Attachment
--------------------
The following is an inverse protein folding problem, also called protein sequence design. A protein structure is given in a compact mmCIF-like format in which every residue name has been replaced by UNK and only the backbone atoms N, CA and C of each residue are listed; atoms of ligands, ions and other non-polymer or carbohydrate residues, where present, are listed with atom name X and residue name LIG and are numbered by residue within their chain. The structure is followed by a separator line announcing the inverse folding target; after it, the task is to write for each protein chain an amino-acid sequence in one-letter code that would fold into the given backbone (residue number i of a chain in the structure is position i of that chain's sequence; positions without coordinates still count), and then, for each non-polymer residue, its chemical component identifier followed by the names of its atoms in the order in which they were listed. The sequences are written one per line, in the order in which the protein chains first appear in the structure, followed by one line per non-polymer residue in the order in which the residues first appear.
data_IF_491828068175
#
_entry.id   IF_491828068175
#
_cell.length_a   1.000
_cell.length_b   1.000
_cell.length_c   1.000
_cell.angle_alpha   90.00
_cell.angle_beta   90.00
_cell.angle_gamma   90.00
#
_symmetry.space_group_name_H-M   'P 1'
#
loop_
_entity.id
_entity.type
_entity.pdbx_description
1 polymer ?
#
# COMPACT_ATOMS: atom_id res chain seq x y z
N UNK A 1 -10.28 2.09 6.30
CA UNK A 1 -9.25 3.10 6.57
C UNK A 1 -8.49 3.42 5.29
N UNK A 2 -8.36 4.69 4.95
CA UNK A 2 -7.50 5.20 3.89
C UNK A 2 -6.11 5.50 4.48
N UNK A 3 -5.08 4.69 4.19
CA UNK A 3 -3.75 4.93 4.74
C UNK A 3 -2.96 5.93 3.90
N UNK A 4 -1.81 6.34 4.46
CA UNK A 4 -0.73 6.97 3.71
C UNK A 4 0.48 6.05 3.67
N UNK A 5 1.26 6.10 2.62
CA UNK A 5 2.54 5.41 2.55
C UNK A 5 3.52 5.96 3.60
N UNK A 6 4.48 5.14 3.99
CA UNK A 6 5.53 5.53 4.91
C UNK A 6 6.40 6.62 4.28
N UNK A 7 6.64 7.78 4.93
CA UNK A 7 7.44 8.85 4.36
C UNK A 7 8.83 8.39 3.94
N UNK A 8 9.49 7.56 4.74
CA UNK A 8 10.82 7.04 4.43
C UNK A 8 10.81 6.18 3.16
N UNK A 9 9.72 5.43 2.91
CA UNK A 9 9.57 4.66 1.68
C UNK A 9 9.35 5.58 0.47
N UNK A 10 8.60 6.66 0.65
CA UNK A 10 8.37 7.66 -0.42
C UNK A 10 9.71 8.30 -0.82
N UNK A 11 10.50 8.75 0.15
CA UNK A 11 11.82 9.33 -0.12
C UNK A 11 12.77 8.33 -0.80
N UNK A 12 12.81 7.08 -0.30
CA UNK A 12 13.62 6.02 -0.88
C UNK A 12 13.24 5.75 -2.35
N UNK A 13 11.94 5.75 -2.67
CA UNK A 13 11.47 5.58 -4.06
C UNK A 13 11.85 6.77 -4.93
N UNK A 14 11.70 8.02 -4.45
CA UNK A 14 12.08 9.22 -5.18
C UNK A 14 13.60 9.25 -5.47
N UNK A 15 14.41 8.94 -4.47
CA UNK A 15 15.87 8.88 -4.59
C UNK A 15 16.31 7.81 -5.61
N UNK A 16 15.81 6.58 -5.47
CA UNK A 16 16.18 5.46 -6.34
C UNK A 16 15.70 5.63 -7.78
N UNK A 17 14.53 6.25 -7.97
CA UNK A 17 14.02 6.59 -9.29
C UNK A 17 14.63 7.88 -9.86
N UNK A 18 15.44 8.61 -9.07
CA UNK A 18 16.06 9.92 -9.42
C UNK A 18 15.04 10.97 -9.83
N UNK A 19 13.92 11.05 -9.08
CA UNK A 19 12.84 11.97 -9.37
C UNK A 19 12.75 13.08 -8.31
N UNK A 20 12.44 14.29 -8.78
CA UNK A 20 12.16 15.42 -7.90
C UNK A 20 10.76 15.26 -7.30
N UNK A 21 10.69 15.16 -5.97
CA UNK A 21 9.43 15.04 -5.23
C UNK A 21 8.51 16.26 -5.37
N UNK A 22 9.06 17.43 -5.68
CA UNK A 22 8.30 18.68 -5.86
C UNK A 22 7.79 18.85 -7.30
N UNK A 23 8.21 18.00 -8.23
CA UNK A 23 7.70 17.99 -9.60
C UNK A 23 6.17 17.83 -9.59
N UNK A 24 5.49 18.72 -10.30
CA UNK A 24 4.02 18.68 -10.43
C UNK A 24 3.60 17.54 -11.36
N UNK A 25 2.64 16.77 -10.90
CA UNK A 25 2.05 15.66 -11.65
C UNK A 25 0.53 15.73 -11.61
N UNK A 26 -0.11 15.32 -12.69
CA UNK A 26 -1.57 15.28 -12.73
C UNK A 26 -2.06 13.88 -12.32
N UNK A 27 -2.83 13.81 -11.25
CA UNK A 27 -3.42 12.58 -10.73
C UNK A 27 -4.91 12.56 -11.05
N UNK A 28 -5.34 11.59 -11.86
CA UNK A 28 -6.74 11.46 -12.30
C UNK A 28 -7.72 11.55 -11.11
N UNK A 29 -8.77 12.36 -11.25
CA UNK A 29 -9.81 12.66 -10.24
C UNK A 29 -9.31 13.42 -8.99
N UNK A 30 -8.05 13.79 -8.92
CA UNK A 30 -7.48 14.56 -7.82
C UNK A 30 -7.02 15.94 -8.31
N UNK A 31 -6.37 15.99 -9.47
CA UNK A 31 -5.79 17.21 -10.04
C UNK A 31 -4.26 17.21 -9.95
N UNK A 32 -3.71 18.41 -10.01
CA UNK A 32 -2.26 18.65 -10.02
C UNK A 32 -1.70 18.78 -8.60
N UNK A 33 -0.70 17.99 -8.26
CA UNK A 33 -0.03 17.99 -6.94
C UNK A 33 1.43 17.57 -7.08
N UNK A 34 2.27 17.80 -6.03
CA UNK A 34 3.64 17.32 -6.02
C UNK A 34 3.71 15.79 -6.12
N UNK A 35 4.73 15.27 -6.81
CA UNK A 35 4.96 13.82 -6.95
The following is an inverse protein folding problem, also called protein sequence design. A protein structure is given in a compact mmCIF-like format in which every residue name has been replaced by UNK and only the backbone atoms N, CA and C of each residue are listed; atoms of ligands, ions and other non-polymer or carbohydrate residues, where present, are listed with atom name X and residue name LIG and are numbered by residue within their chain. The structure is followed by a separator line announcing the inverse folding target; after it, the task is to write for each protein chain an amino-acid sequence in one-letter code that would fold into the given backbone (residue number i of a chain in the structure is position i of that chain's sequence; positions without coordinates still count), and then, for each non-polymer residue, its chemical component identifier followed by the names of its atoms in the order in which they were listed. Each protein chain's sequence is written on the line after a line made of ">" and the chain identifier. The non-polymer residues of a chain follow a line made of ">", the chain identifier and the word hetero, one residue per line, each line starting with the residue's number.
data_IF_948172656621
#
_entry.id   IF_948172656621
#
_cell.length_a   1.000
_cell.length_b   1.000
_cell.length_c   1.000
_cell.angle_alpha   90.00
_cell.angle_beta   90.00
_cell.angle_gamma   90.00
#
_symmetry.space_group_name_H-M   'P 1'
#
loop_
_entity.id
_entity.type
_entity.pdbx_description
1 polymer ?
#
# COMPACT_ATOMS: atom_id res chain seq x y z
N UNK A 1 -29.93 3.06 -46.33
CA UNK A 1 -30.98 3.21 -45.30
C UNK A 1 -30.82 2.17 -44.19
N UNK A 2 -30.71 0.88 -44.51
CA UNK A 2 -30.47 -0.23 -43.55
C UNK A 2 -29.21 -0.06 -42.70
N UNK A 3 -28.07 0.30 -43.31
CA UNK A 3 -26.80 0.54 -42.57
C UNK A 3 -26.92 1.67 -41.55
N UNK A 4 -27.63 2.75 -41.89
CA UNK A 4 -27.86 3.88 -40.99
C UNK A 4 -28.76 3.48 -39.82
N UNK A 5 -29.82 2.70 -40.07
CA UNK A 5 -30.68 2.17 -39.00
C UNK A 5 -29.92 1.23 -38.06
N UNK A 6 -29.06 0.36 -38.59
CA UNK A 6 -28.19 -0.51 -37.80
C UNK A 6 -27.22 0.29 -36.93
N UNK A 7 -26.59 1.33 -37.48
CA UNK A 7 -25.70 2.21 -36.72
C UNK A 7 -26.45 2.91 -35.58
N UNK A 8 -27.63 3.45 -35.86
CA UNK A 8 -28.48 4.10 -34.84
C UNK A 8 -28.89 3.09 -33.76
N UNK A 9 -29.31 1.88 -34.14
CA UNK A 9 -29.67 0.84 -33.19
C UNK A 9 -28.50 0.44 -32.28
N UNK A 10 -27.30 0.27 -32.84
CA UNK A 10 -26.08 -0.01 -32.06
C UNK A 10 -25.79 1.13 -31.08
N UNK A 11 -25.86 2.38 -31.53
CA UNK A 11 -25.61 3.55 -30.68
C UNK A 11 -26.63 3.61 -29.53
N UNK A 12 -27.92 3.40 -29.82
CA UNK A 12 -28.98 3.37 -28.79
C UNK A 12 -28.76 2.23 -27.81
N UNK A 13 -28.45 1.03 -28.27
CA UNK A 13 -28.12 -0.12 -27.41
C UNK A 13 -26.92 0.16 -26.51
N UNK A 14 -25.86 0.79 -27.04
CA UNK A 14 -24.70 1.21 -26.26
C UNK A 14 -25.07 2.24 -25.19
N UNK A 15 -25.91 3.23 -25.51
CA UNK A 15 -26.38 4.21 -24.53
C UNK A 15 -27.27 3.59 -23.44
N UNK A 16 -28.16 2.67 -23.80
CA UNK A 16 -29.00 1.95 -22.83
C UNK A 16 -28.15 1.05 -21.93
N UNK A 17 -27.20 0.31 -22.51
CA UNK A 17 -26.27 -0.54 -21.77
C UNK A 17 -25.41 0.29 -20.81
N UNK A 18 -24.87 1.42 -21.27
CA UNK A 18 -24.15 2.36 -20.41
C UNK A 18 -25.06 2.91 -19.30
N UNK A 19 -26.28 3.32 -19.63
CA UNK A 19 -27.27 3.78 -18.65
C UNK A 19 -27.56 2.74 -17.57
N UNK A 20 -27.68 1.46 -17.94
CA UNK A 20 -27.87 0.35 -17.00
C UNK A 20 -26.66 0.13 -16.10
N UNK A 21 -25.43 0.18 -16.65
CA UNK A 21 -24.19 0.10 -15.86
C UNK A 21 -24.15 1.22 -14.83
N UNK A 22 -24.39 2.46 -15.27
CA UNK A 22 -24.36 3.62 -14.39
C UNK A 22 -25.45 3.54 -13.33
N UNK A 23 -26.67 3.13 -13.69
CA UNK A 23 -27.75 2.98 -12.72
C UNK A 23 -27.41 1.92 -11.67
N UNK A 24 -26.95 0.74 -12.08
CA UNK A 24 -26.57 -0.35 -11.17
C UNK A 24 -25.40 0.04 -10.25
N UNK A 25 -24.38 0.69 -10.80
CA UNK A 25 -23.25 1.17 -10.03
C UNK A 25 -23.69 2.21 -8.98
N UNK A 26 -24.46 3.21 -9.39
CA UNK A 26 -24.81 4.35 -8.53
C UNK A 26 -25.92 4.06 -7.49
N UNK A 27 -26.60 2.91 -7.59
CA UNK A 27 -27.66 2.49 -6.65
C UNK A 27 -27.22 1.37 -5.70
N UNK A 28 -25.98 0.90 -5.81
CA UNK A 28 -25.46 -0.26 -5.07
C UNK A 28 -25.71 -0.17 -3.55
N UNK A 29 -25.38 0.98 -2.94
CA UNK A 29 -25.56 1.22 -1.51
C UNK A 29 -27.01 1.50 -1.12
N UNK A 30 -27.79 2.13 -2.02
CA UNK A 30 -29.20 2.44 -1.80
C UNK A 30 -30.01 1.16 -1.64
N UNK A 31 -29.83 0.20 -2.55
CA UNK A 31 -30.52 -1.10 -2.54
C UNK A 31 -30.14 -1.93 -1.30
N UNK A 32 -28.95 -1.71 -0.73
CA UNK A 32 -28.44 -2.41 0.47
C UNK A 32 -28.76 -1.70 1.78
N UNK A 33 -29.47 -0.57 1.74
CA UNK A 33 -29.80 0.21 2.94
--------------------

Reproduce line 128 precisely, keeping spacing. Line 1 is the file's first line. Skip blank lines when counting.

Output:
#